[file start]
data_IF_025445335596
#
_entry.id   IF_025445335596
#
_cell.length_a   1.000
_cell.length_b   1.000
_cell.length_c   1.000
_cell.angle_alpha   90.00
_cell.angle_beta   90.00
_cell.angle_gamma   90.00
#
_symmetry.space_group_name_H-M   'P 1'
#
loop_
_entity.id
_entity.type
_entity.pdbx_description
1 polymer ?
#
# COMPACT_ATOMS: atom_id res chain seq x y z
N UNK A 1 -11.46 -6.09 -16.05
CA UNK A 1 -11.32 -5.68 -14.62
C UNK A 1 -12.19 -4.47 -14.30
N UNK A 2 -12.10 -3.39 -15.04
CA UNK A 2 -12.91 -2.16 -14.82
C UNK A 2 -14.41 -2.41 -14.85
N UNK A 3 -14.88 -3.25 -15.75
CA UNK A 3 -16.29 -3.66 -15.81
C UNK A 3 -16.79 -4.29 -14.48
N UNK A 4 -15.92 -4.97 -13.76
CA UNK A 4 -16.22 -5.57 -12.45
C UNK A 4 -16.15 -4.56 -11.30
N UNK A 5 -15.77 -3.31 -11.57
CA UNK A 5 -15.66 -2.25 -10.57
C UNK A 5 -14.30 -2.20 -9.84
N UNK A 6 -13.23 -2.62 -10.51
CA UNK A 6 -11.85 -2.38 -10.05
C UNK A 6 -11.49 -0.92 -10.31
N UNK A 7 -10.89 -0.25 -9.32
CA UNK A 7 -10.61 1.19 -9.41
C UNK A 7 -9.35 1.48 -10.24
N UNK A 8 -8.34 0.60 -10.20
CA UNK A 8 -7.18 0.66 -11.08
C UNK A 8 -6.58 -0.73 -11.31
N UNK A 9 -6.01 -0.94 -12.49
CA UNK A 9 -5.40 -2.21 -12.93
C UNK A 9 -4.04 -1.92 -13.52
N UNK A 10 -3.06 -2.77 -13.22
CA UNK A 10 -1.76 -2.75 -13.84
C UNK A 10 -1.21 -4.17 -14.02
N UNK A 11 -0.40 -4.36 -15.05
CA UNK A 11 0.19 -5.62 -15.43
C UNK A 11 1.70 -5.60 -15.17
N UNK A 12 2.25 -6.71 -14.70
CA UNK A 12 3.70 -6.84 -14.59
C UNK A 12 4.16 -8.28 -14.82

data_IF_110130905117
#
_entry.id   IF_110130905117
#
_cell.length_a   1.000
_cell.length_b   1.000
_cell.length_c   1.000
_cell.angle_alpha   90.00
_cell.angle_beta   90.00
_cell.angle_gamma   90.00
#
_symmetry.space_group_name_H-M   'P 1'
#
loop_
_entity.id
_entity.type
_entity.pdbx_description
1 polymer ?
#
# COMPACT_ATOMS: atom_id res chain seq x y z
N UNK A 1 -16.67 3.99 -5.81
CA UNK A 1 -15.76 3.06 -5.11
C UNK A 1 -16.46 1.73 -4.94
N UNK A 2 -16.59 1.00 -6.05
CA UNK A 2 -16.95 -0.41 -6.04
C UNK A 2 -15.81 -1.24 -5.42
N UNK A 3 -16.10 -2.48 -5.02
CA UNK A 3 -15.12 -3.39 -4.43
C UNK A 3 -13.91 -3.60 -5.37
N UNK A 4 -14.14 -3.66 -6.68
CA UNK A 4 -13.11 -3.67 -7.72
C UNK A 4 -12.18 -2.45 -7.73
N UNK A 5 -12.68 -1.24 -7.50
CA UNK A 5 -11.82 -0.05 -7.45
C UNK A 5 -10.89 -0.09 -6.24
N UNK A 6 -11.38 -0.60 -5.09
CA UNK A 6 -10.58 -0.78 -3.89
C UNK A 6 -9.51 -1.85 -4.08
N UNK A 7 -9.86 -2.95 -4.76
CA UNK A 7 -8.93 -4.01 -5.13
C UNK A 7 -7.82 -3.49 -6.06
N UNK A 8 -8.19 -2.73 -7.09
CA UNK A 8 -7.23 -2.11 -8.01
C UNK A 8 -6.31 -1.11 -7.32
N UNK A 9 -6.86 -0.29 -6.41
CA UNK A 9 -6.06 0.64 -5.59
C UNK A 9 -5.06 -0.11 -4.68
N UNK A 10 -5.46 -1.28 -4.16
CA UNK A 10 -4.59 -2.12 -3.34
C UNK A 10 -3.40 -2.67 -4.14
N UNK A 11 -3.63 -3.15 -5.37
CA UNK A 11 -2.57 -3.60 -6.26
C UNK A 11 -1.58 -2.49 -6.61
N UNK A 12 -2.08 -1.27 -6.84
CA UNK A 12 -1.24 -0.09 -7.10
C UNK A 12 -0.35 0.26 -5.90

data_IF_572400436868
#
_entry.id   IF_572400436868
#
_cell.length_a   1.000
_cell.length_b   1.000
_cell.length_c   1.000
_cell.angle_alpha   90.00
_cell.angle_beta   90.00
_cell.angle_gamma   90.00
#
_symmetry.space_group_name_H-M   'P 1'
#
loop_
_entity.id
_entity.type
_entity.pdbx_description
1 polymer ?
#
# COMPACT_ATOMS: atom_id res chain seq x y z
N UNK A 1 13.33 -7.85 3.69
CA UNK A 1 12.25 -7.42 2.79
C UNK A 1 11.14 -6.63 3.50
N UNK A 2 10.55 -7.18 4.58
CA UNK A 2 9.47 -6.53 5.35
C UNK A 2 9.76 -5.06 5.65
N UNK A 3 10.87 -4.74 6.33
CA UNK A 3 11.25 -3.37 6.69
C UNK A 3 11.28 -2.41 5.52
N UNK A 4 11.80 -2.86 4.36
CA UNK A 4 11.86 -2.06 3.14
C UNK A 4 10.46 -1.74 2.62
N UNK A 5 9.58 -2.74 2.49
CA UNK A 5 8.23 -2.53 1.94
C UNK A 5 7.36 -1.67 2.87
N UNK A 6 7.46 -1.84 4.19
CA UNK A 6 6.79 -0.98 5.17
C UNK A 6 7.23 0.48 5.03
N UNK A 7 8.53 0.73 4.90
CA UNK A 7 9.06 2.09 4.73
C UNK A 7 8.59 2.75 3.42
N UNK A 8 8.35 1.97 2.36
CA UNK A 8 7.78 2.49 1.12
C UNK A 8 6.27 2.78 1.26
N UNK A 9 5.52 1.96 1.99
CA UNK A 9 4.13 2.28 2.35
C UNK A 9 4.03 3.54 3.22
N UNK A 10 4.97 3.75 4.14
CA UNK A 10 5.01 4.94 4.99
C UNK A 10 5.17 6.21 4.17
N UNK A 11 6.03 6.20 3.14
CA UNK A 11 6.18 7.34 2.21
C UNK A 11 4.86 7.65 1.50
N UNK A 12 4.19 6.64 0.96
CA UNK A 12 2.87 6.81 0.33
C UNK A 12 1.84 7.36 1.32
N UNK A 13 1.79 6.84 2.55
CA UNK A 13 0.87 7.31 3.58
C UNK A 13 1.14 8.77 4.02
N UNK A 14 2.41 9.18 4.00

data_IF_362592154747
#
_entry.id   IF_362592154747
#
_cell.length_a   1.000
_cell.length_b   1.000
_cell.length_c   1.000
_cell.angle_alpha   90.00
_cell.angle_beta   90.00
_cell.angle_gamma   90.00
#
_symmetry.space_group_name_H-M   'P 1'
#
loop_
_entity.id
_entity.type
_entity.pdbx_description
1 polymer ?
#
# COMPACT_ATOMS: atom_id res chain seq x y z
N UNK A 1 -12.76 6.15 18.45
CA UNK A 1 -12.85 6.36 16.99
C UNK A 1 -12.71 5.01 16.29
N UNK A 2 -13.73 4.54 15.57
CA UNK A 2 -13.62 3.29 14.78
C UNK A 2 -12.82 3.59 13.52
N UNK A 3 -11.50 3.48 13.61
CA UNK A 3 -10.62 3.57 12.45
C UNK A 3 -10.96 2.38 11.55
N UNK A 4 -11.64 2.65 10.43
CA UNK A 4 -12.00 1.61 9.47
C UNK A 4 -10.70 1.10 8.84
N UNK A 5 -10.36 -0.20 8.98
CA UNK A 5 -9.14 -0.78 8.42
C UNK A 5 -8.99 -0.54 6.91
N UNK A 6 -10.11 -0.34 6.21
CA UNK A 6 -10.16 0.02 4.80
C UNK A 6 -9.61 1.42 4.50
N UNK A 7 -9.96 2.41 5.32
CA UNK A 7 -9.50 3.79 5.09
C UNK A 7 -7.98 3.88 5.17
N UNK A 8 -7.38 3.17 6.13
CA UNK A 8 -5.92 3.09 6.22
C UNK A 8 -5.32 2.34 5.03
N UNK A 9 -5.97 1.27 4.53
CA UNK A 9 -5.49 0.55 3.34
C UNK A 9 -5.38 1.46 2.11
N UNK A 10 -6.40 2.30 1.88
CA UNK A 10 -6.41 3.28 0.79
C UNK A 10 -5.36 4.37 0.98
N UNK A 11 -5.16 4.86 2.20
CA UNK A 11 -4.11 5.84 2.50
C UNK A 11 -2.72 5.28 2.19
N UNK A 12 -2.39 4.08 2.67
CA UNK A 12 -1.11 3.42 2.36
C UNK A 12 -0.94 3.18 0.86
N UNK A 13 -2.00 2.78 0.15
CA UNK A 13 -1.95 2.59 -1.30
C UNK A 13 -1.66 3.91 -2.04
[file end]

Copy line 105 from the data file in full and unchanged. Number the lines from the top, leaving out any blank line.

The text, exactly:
CA UNK A 10 -4.59 -2.12 -3.34